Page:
Anxiety · Coping Strategies · Debunked · Depression · intrusive thoughts · mental health · Panic · Self Care · Society · Suicide

Lets Talk About Mental Strength

I’ve heard from numerous sources (generally the adults in my circles) that people who are depressed, anxious or have suicidal thoughts are “mentally weak.” They say “why can’t you just accept that life sucks and get over it?” “Be happy anyway! Don’t spend time feeling sorry for yourself.” “I have gone through XYZ but you don’t see me moping around.” So, just for the record, I want to call Bullshit. A person’s level of happiness is not an indication of their mental strength, and neither are their past/current circumstances. Not only this, but we are not obligated as people to be “happy” about our situations.

For those of you who are religious, you may know that a common thread in Christian circles is the thought that if we truly love God, we will be happy in persecution. The twist of words is this: the Bible calls us to Joy in the Lord, not “happiness at all times.” We can be sad. Heck, Jesus was sad, angry and afraid. However, He chose to look at the bigger picture and be content with his situation. This is definitely something we can do without “curing” our anxiety, depression and suicidal thoughts. “Joy” is an attitude, an approach to life, not a feeling or emotion. On the flip side, mental illness is not an attitude, but rather an experience.

So clearly mental illness does not make someone “mentally weak.” In fact, I would argue that mentally ill people are often much more mentally strong than the average joe. Why? Because we have to go through so much just to get out of bed in the morning. Because every moment is a struggle. Because every ounce of Joy is hard fought and not a single bit of it comes easy. Ever.

For anyone who does not have a mental illness, take a moment to think of the people around you who struggle mentally. It seems like a lot of the things that come naturally to you are hard for them, right? It probably amazes you how easily a grown adult can get upset over something trivial. But then think of something that is mentally challenging for you to do and think about how hard it is for them? It doesn’t seem like it’s that hard for them compared to other things, does it? I find that many of the people I know who suffer from mental illness are the most gentle, long suffering and thoughtful people I know. Sure, they may cry a lot, but they also have an amazing and unusually ability to reach others. Just because mentally ill people may be further down the mountain than you does not mean they have climbed a shorter distance. Maybe they started at sea level, when you started at 6,000′ up.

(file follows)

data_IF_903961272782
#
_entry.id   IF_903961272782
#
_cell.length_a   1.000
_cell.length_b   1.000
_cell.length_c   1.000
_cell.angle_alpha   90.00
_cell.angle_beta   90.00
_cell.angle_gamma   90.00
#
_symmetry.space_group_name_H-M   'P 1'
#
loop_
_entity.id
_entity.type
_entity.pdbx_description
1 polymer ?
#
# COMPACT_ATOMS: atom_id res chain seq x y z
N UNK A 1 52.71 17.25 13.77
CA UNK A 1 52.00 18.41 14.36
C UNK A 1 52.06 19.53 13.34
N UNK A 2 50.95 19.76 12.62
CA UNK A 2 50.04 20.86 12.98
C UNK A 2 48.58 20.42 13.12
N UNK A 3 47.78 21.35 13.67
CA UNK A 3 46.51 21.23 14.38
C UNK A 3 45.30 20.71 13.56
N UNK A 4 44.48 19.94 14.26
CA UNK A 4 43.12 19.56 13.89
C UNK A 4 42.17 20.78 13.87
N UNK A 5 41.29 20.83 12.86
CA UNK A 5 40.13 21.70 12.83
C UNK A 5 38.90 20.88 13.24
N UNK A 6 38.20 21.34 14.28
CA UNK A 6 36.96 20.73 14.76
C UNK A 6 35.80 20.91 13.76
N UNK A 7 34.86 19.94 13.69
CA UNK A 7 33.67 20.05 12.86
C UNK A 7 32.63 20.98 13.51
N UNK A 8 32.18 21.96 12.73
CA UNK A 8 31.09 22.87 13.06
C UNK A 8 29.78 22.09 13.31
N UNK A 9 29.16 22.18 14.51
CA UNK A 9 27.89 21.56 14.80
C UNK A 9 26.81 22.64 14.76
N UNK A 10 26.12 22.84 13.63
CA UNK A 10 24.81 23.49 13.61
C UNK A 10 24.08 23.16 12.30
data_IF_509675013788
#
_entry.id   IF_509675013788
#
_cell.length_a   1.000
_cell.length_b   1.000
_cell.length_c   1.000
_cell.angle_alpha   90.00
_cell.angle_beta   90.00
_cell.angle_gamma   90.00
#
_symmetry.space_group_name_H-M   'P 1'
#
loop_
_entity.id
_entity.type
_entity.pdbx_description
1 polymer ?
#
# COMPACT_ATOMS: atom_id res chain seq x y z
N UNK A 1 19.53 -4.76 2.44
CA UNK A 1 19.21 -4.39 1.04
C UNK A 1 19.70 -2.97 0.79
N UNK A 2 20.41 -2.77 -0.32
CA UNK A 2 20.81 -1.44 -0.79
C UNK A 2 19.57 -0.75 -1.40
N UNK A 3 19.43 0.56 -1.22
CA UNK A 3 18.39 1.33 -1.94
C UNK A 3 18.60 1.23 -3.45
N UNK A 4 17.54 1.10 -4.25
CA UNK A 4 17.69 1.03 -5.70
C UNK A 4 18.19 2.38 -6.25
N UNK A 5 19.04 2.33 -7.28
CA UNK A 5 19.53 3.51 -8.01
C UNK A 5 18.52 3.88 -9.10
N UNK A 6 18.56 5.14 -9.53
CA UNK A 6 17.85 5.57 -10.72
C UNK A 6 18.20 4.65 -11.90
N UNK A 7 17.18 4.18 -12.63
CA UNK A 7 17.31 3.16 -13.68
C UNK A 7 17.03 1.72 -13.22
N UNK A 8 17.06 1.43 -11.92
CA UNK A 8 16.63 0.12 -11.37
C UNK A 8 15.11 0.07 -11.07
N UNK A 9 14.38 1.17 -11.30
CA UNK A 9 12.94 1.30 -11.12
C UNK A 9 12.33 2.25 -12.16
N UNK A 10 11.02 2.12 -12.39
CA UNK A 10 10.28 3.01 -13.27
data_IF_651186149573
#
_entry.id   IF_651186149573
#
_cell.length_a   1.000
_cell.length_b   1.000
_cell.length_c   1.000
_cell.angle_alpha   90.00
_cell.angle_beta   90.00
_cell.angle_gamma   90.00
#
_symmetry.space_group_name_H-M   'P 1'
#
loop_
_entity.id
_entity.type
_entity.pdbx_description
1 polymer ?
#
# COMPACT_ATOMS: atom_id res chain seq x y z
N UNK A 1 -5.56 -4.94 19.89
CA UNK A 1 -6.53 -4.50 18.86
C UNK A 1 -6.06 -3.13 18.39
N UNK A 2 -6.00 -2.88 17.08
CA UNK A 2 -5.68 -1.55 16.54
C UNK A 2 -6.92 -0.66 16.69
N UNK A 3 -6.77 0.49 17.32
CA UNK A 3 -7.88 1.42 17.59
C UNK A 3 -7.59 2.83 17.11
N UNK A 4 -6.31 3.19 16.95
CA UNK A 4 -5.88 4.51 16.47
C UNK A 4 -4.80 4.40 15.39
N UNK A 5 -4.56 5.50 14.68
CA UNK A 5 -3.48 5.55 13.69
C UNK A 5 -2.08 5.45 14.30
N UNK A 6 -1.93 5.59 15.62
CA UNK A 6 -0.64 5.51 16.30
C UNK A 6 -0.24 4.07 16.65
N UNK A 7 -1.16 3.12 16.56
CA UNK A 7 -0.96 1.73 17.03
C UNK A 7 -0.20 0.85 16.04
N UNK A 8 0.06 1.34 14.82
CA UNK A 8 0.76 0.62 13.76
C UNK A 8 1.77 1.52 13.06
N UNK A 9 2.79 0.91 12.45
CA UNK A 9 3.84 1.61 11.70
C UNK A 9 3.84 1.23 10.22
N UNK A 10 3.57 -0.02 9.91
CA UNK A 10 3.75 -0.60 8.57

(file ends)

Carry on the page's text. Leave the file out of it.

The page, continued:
I think this is easily evidenced by looking at some of hour most renowned world icons. When we think of people like Abraham Lincoln (Honest Abe insert eye-roll), we think of their incredible abilities to perform under pressure and make the necessary decisions in difficult situations. What we don’t think about is the fact that Lincoln had depression, Winston Churchhill had bipolar disorder, van Gogh committed suicide, Adele has severe stage fright, David Beckham has OCD. Edison, Einstein, Darwin and Newton all had varying degrees of mental illness. Michelangelo’s parents thought he was “stupid” because he suffered from symptoms of autism. The most brilliant minds in our world have struggled with the greatest, most embarrassing, most debilitating mental illnesses. Just like lifting weights, the more we work, the more mental muscles we build. The people around you who have to fight uphill every step of the way have some pretty huge mental muscles, even though they may not seem “normal” to you.

So, those of you who struggle with mental illness: next time you think you’re a failure, or weak, or less of a person than all those lovely “normal” people out there (really, does normal exist?) remember that you’re not necessarily on an even playing field. You’ve worked hard to be where you are, and your progress is measured from where YOU started, not from where the local well-adjusted poster child of serenity has started.

And to those who view people who struggle with anxiety, depression and other mental illnesses as weak, think again. Sure, maybe you’ve had it hard or seen people who have gone through a lot of crap and come out looking “normal.” Let me just remind you, though, that “crap” comes in all shapes, sizes and intensities, and it leaves its mark in different ways.

Thoughts or questions? Comment below! Thanks for stopping by.

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